Cops found 1 dead guy at the residence.

Since police detest the idea that you are not completely dependent on them for your safety, they are questioning the mother of 3 children trying to determine why they can’t charge with disrespecting their authority. Or something.

Seems pretty straight forward to me. If you come to my house, uninvited at 2 AM, you will likely get a similar reception.

Meanwhile, neighbors police were shocked to discover that crime doesn’t happen in “other kinds of places” or “to other kinds of people.” They were shocked that the golf course didn’t offer some protection from reality.

This is a quiet area. One way in, one way out. There’s a golf course on one side, it’s a beautiful area,” Officer Chuck McPhilamy told FOX 5’s Kaitlyn Pratt.

Beautiful areas are still part of the Real World™ and have to expect all the problems that entails.

Self-defense is a human-right. Good Guys 1, Bad Guys 0.

Good Guys 1, Bad Guys 0

He suffered a breakdown of the victim-selection process. Fairfield Police: Would-Be Robber Shot by Store Clerk | FOX40. Even in the People’s Republic of California, self-defense works.

What you can’t see or hear in the video are shots fired. Fairfield police say one of the clerks, fearing for his safety, opened fire at the would-be robber, sending him to the hospital.

Oh, and it being California, neighbors customers were shocked.

“Everybody’s kind of shocked a little bit,” said Williams.

Williams is the clerk’s close friend and a loyal customer. She’s disturbed by what happened to her friend.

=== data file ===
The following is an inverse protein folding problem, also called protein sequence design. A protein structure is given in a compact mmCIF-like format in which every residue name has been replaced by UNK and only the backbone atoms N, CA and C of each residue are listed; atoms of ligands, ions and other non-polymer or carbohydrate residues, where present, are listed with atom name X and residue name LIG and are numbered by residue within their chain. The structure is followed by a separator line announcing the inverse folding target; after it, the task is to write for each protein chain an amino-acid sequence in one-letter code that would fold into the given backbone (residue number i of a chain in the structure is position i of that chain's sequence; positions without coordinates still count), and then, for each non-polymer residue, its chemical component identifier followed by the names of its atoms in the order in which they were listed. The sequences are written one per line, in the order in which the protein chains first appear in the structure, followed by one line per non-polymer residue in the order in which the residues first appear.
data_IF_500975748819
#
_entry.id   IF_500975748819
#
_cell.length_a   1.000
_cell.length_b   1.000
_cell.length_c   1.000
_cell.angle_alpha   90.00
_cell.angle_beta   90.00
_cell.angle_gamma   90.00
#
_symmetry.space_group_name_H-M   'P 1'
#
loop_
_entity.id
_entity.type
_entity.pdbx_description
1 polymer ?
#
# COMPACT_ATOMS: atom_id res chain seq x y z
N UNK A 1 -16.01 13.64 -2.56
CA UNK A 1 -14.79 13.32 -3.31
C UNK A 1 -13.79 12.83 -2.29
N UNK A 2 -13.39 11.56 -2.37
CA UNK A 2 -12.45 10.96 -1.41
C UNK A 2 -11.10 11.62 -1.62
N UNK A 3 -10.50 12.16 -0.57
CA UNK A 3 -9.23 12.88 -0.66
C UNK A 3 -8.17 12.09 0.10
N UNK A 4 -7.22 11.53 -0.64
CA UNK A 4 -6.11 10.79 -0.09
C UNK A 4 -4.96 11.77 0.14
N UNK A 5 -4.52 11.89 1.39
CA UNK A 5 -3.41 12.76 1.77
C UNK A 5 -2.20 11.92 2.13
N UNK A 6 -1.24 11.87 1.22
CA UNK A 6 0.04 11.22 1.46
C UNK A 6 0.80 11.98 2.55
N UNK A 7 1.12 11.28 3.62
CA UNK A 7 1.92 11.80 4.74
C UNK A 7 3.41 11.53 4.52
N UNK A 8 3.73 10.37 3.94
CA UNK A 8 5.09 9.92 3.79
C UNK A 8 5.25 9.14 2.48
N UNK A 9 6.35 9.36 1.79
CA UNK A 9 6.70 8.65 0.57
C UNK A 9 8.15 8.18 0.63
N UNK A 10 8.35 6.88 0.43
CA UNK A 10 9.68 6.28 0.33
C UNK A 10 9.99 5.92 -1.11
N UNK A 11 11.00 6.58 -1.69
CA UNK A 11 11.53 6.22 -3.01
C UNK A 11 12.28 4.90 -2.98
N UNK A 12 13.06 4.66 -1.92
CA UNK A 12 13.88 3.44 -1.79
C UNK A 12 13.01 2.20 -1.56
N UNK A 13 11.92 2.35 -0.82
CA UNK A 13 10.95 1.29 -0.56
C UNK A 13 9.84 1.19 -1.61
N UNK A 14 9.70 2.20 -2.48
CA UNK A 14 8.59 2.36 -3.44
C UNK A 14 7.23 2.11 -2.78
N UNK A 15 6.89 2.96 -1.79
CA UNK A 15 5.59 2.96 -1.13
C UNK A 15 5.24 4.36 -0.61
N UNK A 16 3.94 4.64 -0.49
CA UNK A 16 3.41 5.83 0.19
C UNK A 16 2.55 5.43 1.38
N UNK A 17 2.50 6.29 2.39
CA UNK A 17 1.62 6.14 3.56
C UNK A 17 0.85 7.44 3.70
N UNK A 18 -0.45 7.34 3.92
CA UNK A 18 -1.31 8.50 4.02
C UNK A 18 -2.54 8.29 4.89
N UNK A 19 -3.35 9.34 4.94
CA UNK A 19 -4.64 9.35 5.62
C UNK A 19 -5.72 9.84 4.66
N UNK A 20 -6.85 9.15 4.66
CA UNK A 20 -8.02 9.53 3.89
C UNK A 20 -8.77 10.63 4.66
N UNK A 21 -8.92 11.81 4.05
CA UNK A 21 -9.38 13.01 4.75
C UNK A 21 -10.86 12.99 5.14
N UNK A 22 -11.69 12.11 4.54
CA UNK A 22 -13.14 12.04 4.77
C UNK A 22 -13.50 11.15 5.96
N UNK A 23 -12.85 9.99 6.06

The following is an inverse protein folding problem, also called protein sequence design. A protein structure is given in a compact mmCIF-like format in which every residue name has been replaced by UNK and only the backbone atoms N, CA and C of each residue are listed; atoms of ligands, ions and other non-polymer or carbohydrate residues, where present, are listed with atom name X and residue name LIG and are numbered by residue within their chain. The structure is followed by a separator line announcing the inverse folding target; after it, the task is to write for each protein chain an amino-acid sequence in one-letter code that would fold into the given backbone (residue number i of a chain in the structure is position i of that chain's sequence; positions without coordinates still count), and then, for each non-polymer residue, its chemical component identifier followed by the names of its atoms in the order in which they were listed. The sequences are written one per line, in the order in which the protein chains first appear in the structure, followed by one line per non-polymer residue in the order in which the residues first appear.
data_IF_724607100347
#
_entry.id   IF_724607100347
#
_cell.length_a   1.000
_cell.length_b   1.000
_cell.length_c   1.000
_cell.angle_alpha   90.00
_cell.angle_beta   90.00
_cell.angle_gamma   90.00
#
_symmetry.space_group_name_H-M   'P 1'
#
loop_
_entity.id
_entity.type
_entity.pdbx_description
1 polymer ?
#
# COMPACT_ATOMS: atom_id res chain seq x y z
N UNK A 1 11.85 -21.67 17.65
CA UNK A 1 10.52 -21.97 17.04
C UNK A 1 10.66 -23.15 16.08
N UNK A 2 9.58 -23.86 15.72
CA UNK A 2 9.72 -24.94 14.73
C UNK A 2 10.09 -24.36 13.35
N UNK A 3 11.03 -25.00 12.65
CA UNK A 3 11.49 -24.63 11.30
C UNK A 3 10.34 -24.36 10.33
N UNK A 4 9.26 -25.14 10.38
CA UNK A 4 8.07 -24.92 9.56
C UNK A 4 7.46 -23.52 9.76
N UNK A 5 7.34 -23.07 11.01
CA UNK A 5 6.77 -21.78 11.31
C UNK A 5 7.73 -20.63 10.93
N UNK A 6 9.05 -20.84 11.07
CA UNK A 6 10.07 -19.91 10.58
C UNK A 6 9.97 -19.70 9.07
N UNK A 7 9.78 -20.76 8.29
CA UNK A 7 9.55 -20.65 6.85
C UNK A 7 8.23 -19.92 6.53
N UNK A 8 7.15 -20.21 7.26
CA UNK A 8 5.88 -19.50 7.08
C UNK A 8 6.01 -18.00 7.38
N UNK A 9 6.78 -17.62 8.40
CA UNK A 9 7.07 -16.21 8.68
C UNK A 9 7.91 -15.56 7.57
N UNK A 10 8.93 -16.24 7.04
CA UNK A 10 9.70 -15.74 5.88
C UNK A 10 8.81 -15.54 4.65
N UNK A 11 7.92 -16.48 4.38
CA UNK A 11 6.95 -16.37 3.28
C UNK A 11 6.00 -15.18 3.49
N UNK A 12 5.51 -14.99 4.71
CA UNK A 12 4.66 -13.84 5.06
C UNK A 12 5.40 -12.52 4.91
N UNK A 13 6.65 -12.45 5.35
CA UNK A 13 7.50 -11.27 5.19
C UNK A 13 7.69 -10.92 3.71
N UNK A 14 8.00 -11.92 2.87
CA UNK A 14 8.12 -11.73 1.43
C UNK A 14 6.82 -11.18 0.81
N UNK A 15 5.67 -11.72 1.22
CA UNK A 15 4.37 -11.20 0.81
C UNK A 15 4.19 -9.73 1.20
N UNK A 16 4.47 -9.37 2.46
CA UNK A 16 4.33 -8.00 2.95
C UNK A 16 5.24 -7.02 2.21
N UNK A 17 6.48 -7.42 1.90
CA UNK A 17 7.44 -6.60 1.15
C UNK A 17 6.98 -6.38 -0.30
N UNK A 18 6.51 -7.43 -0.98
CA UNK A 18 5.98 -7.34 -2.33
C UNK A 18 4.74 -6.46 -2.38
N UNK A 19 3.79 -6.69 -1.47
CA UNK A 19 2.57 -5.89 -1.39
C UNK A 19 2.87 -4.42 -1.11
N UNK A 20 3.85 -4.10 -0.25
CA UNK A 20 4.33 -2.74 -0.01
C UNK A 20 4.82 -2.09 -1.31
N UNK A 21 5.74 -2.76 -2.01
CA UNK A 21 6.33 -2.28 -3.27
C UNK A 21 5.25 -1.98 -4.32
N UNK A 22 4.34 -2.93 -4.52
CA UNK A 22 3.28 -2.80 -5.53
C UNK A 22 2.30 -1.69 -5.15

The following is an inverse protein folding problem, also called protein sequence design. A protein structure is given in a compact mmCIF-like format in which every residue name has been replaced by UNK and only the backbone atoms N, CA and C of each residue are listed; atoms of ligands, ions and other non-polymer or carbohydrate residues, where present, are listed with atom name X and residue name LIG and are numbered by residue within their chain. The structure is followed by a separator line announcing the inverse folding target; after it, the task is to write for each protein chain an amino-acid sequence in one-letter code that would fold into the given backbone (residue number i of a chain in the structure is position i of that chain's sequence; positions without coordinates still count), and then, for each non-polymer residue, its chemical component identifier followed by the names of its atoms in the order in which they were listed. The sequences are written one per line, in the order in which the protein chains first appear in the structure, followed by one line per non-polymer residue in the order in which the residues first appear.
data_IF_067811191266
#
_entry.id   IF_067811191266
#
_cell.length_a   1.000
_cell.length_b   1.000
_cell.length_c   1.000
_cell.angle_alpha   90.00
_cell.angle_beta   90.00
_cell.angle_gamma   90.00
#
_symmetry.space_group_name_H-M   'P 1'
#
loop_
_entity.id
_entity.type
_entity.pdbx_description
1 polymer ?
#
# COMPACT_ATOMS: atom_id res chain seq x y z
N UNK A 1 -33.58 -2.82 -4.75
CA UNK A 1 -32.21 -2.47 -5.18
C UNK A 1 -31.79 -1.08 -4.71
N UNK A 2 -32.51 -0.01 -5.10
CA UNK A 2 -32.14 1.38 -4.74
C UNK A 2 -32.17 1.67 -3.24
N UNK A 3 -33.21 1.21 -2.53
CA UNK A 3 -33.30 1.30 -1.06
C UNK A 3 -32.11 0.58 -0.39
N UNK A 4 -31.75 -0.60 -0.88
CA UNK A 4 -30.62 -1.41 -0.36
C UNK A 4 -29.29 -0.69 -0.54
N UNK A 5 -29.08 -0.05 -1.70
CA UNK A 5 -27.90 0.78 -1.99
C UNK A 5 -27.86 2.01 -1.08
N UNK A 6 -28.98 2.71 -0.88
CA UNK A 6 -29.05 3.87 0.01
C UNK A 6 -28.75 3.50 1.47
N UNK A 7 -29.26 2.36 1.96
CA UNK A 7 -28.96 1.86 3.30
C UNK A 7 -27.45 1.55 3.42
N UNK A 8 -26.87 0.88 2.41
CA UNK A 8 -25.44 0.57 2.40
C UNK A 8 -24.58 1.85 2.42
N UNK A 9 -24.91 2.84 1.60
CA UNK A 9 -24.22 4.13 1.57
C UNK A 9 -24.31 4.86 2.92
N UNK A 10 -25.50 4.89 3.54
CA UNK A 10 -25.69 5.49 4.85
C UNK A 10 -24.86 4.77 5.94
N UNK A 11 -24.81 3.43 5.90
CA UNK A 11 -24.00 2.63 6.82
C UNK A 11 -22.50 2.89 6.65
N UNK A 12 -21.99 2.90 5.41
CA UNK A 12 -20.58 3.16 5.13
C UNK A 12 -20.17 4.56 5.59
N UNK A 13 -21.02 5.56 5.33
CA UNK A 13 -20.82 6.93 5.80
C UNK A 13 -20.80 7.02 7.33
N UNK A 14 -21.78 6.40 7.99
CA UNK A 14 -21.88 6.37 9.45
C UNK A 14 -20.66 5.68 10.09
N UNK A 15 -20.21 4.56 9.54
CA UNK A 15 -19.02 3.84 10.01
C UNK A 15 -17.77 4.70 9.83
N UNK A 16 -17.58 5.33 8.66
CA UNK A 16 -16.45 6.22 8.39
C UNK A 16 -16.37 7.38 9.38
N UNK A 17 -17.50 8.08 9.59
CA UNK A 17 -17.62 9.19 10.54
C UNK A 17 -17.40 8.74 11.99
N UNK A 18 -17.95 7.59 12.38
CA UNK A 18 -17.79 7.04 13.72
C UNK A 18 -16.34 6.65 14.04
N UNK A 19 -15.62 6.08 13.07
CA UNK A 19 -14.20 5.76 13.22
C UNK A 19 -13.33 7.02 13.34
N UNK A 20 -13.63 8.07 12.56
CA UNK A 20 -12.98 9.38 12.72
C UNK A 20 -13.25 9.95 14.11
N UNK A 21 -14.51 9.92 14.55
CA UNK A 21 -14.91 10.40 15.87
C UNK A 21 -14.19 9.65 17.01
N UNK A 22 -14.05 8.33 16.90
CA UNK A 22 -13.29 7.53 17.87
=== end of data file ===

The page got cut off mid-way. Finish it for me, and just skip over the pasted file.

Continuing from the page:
“What if I woud have been here? Just a lot of thoughts,” Williams said

Because apparently she thought that she lived and her friend worked in Pleasantville, where such things don’t happen. She didn’t realize that she lived in the Real World™ where crime can and often does happen. And not just to “other kinds of people” in “other kinds of places.”

Self-defense in Cincinnati – and Neighbors Were Shocked

You can file this under “If you break into houses, you will eventually find an armed resident.” Police identify victim in Madisonville fatal shooting

Cincinnati was at one time a fairly anti-gun city. The media were outright hostile to gun owners (where were the not?) and the city counsel did a lot to make gun owners unwelcome. The Ohio CCW law changed some of that, though not all. That makes even a relatively neutral story on lethal self-defense just a little bit amazing to me.

Police went to 6615 Roe St. about 1 p.m. Saturday for a possible burglary-in-progress call. They said a resident in the house fired at least one shot, killing the suspected burglar.

The reporter seems to be a bit vague on homicide versus murder, but he is clearly trying to be neutral.

Oh and the neighbors were shocked surprised to discover that they live in the Real World™ where crime can occur.

“It’s surprising that it took place in this neighborhood, especially in the daytime,” [a neighbor] said.

The fact is that if you can read this, then you don’t live in Mayberry or Pleasantville, and not residing in those mythic locations you live in an area where crime can (and probably does) happen from time to time, even if it doesn’t happen very often. Make your plans accordingly.

Armed Self-defense in Greater-Miami, and the Neighbors Were Shocked

An attempt at armed home-invasion in the middle of the day. Repulsed by the homeowner. Hialeah Homeowner Shoots & Kills Intruder, 3 Others Flee « CBS Miami

They got in through the garage and a struggle first ensued between them and the adult homeowner. However, that guy was able to grab a gun and fire it, striking one of the suspect

The kind of story that I cover in this blog all the time.

Then the neighbors were shocked – shocked! – to discover that they live in the Real World™ and not in some fantasy land.

“Usually this is a very quiet neighborhood,” said George Martinez. “I am stunned.”

His reaction was one of the calmest.

If you can read this, then you do not live in Mayberry, or Pleasantville, you in fact live in the Real World where crime is a possibility. (I am also sorry to tell you that crime isn’t something that happens to “other kinds of people” in “other kinds of places.” It can happen to you.)